Artist Joe Cantrell says human bodies receive and filter digitized data – and we are silently affected by it. He’s working on making the process more audible, visible, and apparent.
Every Friday, from April 12 to May 10, Joe is holding an Open Studio at SDAI, from 11 am to 4 pm, and he needs visitors to give him a hand in making the unseen evident. It’s interactive, fun, and a perfect family event. As a special incentive, there’s free admission for any visitor who comes in and says, “I’m here to work with Joe.”
That We Should Be Heirs encourages participants to engage in the lost art of letter writing as a method of alleviating burdens and promoting healing. By putting hand to paper and joining one another in this collective activity of personal letter writing, we can share in this intimate process of privately documenting the stories, hardships, and triumphs that connect us all.
Tra Bouscaren is a post-disciplinary installation artist/neo-cave painter engaged with American spectacle at the intersection of waste culture and the surveillance state. For this pop-up at SDAI, Bouscaren will present a multi-media interactive installation inspired by the ARTS Young Artists in Harmony program and the San Diego/Tijuana border.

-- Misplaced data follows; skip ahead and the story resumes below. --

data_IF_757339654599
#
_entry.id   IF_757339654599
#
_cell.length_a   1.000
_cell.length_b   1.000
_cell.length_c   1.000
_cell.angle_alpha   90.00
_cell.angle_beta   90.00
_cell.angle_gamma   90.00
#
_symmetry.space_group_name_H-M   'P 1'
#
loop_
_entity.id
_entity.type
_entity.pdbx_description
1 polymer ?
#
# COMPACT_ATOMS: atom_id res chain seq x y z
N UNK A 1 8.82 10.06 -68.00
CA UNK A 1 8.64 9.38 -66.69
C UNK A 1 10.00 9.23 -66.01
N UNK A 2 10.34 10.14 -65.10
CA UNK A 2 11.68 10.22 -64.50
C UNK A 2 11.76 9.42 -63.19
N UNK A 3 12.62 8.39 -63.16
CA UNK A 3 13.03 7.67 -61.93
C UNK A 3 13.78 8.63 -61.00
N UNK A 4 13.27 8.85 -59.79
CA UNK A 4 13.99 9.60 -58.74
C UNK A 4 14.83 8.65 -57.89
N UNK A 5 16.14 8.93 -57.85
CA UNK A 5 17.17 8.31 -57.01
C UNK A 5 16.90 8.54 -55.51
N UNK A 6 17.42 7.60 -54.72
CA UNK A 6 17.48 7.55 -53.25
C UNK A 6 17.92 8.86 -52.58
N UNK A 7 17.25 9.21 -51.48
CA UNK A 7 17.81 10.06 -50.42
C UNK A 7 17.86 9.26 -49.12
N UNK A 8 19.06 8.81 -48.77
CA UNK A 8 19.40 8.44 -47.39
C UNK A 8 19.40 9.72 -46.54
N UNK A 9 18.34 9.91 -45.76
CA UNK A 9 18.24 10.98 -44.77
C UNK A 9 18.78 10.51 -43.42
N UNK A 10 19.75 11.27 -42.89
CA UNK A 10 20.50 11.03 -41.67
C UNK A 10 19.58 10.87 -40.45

This exhibition, curated by artists Stephanie and Ken Goldman, highlights the historic impact that model Pam Whidden had on San Diego’s art modeling community.
This exhibition is a culmination of Collective Voices’ third year of participatory photography programming as a collaboration between The AjA Project and The United Women of East Africa. This program aims to provide East African youth arts programming, provide outlets for creative self-expression, and offer an opportunity to ignite critical conversations around culture and social justice.
Eleanor Antin, Wayne Martin Belger, Adam Belt, Michelangelo Buonarroti, Einar de la Torre, Jamex de la Torre, Stephen Douglas, Steve Eilenberg, Scott Froschauer, Dave Ghilarducci, Cole Goodwin, Ichiro Irie, Beliz Iristay, Paula Levine, Maria Munroe, Cheryl Nickel, Sean Noyce, Ruben Ochoa, Erika Rothenberg, and Kristine Schomaker.